Tuesday 18 June 2013
A slow drive from Boulder, Colorado to Desert Roundup, a biennial woodturning symposium held in Mesa Arizona, found David winding his way through Monument Valley. He stopped at the famous Kerley Trading Post and purchased a Two Grey Hills rug - that he couldn't afford - to use as a backdrop for a basket illusion bowl just finished for the show. Presentation is everything, in David's opinion. He didn't sell the bowl but he had several enquiries to acquire Julia Wesley's rug. He kept the rug. It's unique. Julia used a Granado red atypical of the muted colour of Two Grey Hills patterns. He continues to be enamoured with this unusual touch of colour.
Two Grey Hills is a Navajo region near the '4 Corners', the area where the states Colorado, Utah, New Mexico and Arizona all meet. The hand woven rugs that originate from this region are some of the finest produced. The finer yarn and skill of the weaver allow for the emergence of intricate geometric forms that cover the entire weaving, while a border around the perimeter of the textile is the norm. These features are consistent with his signature work, the visual and tactile illusion of a woven form.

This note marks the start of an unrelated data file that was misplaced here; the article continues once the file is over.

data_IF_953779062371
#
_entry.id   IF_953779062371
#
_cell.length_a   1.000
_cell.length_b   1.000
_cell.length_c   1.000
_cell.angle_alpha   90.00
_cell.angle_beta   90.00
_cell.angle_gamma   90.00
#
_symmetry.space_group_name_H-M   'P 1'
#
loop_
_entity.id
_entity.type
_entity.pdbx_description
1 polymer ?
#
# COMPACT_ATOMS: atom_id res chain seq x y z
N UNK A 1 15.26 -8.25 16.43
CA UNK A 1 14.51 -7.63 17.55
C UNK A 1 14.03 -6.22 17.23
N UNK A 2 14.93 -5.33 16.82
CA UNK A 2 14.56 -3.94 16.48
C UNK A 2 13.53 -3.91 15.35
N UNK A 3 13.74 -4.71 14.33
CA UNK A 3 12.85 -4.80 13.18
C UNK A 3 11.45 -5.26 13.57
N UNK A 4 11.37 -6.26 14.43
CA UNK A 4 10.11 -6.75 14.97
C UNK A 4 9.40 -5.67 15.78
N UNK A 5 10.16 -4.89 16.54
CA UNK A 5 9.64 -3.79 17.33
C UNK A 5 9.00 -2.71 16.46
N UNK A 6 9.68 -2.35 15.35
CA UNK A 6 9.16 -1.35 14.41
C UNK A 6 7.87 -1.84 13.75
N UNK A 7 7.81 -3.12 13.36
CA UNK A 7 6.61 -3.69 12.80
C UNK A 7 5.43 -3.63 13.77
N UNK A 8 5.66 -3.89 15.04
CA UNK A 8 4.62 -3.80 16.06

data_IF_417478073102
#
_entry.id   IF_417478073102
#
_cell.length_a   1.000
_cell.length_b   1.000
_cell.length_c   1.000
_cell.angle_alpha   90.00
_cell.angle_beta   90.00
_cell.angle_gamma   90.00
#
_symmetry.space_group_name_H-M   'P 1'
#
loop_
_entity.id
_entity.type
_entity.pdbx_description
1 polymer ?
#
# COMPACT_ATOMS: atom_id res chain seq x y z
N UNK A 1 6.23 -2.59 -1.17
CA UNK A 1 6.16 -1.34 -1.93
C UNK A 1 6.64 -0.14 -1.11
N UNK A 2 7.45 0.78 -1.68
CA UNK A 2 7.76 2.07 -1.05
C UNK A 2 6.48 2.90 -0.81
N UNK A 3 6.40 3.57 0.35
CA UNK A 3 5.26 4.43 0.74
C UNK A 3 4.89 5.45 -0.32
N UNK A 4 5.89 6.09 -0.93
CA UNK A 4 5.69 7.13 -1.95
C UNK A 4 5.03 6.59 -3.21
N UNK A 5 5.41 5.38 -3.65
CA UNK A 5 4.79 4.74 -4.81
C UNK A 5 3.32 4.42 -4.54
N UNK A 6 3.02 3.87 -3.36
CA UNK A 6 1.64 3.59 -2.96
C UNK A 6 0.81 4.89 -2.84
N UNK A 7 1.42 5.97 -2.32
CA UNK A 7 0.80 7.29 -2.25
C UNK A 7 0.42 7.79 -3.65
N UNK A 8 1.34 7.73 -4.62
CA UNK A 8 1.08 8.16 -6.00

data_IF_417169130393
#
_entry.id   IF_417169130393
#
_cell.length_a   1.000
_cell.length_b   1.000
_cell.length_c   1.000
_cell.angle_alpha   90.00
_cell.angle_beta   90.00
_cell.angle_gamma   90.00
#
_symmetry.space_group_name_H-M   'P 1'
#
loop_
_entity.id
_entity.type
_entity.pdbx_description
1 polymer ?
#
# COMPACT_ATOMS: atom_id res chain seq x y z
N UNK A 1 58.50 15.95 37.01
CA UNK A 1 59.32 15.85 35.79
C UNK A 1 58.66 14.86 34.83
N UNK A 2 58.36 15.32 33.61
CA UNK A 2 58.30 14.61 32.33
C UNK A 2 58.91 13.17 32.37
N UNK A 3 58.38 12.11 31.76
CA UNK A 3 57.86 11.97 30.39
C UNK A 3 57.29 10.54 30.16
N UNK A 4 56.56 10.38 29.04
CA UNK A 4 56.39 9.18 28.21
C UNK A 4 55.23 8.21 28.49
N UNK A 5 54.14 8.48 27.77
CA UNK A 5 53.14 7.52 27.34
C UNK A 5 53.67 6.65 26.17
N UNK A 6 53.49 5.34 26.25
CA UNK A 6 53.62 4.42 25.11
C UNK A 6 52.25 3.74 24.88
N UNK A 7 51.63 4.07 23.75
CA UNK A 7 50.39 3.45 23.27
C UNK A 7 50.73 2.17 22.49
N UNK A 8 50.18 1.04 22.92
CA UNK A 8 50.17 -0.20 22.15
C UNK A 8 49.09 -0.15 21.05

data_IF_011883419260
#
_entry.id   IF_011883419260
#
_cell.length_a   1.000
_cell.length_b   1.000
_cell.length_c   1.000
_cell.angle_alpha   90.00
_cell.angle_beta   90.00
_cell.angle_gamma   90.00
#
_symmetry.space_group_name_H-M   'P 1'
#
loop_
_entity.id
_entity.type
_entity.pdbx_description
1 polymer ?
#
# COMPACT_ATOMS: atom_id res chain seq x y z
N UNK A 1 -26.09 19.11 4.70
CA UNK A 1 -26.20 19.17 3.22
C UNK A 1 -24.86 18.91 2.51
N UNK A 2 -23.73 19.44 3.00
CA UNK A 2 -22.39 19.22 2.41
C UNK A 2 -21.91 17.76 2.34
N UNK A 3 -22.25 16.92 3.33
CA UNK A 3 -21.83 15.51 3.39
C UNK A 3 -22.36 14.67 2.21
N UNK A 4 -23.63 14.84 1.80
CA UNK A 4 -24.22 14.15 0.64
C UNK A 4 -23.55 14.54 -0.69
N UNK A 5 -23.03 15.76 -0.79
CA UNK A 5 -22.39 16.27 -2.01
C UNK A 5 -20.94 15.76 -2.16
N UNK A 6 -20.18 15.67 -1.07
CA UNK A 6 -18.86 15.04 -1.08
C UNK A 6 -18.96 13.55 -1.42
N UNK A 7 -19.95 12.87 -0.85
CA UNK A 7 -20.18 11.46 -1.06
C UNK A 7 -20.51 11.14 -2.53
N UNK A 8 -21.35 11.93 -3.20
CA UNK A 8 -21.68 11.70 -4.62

Upon returning to his studio David decided to create an artwork that would evoke Julia's rug. A Southwest shape made from jelutong (Dyera costulata) turned out to be a difficult hollowing job requiring a steadyrest. His usual beading and radial burning followed. Then needed was a geometric design to embellish the vessel that would emulate the rug. Using archival quality acrylic paint and his Grex 0.2mm airbrush, he concentrated on matching the greys but decided against copying Julia's red and introduced a more subdued variation. Four spirals adorn the vessel portraying the '4 Corners'. Look closely at the shading; it is typical of the sunsets in that region. The result is this basket illusion vessel: 'Two Grey Hills'.
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